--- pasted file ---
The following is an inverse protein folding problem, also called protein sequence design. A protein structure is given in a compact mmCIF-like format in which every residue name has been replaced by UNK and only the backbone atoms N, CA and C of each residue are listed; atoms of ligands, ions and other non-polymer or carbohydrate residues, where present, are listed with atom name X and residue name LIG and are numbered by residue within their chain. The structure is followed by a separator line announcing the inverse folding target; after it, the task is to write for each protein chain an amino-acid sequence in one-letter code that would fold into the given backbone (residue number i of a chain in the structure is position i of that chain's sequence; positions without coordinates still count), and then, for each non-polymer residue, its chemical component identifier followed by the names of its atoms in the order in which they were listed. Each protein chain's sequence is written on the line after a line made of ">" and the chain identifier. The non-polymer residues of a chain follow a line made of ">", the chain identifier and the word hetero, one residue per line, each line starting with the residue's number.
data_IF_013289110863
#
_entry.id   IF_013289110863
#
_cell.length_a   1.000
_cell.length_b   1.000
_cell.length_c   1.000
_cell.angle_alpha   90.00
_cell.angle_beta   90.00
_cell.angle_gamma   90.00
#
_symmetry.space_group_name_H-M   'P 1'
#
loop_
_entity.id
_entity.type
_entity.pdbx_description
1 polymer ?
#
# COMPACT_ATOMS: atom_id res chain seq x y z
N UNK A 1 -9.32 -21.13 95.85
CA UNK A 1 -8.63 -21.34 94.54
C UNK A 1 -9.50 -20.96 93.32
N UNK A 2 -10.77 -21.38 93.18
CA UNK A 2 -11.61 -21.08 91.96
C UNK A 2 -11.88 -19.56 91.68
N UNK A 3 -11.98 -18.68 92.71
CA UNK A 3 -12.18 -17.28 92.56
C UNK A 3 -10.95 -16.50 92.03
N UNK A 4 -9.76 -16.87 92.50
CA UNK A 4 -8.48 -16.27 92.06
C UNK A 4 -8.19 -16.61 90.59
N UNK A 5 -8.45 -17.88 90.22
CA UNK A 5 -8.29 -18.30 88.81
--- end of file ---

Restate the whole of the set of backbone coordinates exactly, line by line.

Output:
The following is an inverse protein folding problem, also called protein sequence design. A protein structure is given in a compact mmCIF-like format in which every residue name has been replaced by UNK and only the backbone atoms N, CA and C of each residue are listed; atoms of ligands, ions and other non-polymer or carbohydrate residues, where present, are listed with atom name X and residue name LIG and are numbered by residue within their chain. The structure is followed by a separator line announcing the inverse folding target; after it, the task is to write for each protein chain an amino-acid sequence in one-letter code that would fold into the given backbone (residue number i of a chain in the structure is position i of that chain's sequence; positions without coordinates still count), and then, for each non-polymer residue, its chemical component identifier followed by the names of its atoms in the order in which they were listed. Each protein chain's sequence is written on the line after a line made of ">" and the chain identifier. The non-polymer residues of a chain follow a line made of ">", the chain identifier and the word hetero, one residue per line, each line starting with the residue's number.
data_IF_013289110863
#
_entry.id   IF_013289110863
#
_cell.length_a   1.000
_cell.length_b   1.000
_cell.length_c   1.000
_cell.angle_alpha   90.00
_cell.angle_beta   90.00
_cell.angle_gamma   90.00
#
_symmetry.space_group_name_H-M   'P 1'
#
loop_
_entity.id
_entity.type
_entity.pdbx_description
1 polymer ?
#
# COMPACT_ATOMS: atom_id res chain seq x y z
N UNK A 1 -9.32 -21.13 95.85
CA UNK A 1 -8.63 -21.34 94.54
C UNK A 1 -9.50 -20.96 93.32
N UNK A 2 -10.77 -21.38 93.18
CA UNK A 2 -11.61 -21.08 91.96
C UNK A 2 -11.88 -19.56 91.68
N UNK A 3 -11.98 -18.68 92.71
CA UNK A 3 -12.18 -17.28 92.56
C UNK A 3 -10.95 -16.50 92.03
N UNK A 4 -9.76 -16.87 92.50
CA UNK A 4 -8.48 -16.27 92.06
C UNK A 4 -8.19 -16.61 90.59
N UNK A 5 -8.45 -17.88 90.22
CA UNK A 5 -8.29 -18.30 88.81